L.A. soft-porn writer Carter Webb is frustrated enough after his actress girlfriend dumps him to need a serious break. He decides to spend it with his grandmother, who can't really take ... See full summary »
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L.A. soft-porn writer Carter Webb is frustrated enough after his actress girlfriend dumps him to need a serious break. He decides to spend it with his grandmother, who can't really take care of herself and her Detroit suburb house anyway. Helpful Carter soon overcomes mishaps to bond with her foxy neighbor across the street and her brat daughter. Helping them actually helps him regain perspective and self-confidence. Written by
Carter and Sarah are taking a walk and then decide to go to the grocery store. Sarah's necklace changes between scenes even though she never goes inside to change...her outfit stays the same. See more »
Written by Lateef Dumont (as Lateef Daumont) and Xavier Mosley
Performed by Lateef & The Chief
Courtesy of Quannum Projects
By special arrangement with Bank Robber Music and Zync Music See more »
Jon Kasdan (son of filmmaker Lawrence Kasdan) makes a most auspicious directorial debut with "In the Land of Women," an utterly charming and winning indie comedy/drama marked by interesting characters, complex relationships and delightful performances by a first-rate cast.
When his fashion-model/actress girlfriend dumps him without warning, a "soft-erotica" writer by the name of Carter Webb leaves his home in L.A. to spend time with his eccentric grandmother in suburban Michigan. A 26-year old who hasn't been able to grab a hold of anything meaningful in his life thus far, Carter finds his world becoming even more complicated when he makes the acquaintance of a mother and daughter who live across the street from where he's staying.
The beauty of Kasdan's screenplay is that we never know where the story is going to take us at any given moment. Moreover, the characters interact with one another in ways that are both believable and surprising, and no one is made out to be either a hero or a villain, a sinner or a saint. Carter is coping with the pain of a failed romantic relationship, while the two women contend with marital difficulties, suburban angst, adolescent rebellion and a life-threatening illness. Yet, for all the potential sturm und drang of the material, "In the Land of Women" maintains a light-hearted, lyrical tone throughout, thanks to witty dialogue and a full-hearted appreciation for the subtle little ironies and eccentricities of life.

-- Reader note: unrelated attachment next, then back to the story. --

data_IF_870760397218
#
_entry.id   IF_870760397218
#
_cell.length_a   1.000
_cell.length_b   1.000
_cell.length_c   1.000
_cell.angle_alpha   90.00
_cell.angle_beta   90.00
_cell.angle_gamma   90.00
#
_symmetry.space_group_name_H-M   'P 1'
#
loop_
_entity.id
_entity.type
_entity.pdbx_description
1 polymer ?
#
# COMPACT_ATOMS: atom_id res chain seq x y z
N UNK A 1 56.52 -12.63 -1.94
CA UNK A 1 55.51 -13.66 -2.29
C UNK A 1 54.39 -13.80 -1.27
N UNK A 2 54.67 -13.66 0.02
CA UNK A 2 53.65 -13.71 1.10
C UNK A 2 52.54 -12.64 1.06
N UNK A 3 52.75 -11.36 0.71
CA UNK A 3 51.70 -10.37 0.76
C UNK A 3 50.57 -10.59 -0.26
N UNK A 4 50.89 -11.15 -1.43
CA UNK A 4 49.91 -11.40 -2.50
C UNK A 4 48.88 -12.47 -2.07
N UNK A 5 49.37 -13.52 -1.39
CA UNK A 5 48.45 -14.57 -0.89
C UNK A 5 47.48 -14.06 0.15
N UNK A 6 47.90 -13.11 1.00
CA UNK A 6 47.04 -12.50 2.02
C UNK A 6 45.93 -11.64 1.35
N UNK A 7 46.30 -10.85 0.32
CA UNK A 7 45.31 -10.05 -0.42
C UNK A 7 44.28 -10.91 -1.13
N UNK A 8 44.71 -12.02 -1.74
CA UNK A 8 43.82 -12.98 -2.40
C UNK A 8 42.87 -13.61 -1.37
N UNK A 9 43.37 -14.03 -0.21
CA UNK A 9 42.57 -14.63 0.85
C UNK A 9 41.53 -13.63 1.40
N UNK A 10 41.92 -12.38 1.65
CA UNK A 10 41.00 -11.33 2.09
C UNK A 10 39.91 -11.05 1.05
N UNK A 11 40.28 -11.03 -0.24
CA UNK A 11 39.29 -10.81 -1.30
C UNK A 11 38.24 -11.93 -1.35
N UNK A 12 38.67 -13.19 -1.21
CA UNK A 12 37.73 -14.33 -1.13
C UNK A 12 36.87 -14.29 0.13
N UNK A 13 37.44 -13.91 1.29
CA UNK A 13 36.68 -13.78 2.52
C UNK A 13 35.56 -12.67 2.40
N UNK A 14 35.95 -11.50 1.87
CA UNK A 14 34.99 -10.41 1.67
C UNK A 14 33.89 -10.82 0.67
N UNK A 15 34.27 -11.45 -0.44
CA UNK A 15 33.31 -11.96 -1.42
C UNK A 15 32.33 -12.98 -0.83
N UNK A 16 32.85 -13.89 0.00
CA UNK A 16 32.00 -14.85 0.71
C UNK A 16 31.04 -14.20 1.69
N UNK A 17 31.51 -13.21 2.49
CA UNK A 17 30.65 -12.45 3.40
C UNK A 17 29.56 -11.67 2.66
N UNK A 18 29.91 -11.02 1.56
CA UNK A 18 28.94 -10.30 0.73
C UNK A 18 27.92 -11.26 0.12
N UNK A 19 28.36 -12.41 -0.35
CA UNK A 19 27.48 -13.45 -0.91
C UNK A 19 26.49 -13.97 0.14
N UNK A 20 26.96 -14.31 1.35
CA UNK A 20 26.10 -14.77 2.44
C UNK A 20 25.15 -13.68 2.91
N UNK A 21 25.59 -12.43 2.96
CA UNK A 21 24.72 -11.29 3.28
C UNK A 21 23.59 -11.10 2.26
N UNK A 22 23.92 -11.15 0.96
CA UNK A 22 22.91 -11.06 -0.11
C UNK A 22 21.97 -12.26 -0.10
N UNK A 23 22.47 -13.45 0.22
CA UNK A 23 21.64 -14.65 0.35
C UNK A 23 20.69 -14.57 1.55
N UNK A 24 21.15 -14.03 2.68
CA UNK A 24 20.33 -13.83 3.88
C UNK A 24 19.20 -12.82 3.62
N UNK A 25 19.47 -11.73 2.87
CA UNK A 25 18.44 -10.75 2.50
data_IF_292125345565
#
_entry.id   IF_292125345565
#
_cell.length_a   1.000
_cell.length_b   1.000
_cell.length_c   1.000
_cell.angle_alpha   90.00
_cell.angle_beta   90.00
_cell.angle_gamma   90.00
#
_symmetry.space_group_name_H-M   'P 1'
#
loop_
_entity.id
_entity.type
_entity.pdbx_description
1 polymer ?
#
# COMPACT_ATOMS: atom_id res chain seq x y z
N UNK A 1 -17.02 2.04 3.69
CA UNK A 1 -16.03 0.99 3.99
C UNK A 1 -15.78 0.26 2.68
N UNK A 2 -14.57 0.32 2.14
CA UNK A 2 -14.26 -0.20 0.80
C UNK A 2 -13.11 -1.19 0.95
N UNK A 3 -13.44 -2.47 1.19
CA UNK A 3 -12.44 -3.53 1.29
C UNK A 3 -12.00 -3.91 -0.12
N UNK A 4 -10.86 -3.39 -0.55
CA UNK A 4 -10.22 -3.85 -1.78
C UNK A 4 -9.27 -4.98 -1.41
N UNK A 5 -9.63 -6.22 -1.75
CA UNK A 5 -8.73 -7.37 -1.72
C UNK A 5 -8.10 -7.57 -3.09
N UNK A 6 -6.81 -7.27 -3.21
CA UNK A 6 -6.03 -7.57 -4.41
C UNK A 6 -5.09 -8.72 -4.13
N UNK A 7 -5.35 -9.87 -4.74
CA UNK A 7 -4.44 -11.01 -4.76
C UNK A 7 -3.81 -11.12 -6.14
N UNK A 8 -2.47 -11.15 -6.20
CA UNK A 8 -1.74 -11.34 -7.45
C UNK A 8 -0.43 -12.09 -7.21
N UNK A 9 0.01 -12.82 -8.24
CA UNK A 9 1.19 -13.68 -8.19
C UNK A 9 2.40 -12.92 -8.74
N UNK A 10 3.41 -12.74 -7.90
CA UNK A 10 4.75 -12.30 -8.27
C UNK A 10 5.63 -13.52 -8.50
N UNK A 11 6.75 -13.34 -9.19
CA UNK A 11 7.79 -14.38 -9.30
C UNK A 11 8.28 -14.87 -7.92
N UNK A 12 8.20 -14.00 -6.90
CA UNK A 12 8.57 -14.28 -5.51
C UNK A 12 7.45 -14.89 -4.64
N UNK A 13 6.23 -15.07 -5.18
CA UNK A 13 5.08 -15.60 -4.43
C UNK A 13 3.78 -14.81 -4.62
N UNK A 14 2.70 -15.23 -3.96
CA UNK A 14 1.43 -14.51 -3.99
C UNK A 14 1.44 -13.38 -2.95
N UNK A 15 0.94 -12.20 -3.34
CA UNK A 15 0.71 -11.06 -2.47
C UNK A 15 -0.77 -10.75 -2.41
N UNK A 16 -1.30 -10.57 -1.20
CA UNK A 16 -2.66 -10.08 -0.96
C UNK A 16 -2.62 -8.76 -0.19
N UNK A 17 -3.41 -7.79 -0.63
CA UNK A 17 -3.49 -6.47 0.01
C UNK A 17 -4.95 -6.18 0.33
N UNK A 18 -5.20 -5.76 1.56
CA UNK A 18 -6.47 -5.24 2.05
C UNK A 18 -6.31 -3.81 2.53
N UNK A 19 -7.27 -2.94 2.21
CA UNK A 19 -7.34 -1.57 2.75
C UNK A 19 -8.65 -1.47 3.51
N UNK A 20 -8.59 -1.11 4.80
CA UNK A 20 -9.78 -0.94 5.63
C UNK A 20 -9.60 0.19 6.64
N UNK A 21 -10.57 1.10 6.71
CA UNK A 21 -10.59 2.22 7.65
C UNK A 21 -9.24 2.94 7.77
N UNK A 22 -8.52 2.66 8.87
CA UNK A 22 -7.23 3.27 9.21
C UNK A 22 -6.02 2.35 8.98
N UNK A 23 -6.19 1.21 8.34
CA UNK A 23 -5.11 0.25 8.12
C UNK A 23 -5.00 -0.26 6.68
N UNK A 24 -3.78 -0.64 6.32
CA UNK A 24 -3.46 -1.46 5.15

The performances could not be improved upon. Adam Brody makes Carter into a sympathetically vulnerable figure who, at the same time, can display a surprising amount of strength and intestinal fortitude when the situation calls for it. Makenzie Vega is sweet and charming as the literal girl-next-door who is quick to criticize her mother even though she doesn't know the woman quite as well as she thinks she does. But it is Meg Ryan as Sarah Hardwicke, the full-time housewife and mother, who truly excels in her role, turning a potentially two-dimensional character into a multi-faceted woman of surprising depth and emotion. With admirable restraint and understatement, Ryan conveys all the unspoken thoughts and feelings of a woman who is aware of the compromises she has made in life but who is far more wise and complex about the ways of the world than either her daughter or her philandering husband are willing to give her credit for. Finally, Olympia Dukakis seems to be having the time of her life playing an attention-seeking, doddering old woman who may not be quite as out of it as she wants others to believe she is.
As director, Kasdan takes full advantage of the bucolic Michigan setting (though it is remarkably lush and green for October), as Carter and Sarah take long, leisurely strolls around the neighborhood, getting to know one another and establishing a lasting relationship.
Like them, the movie is not afraid to take its time laying out its storyline and revealing the hearts of its characters. The result is an offbeat and deeply satisfying film that bodes well for the future career of its neophyte director.
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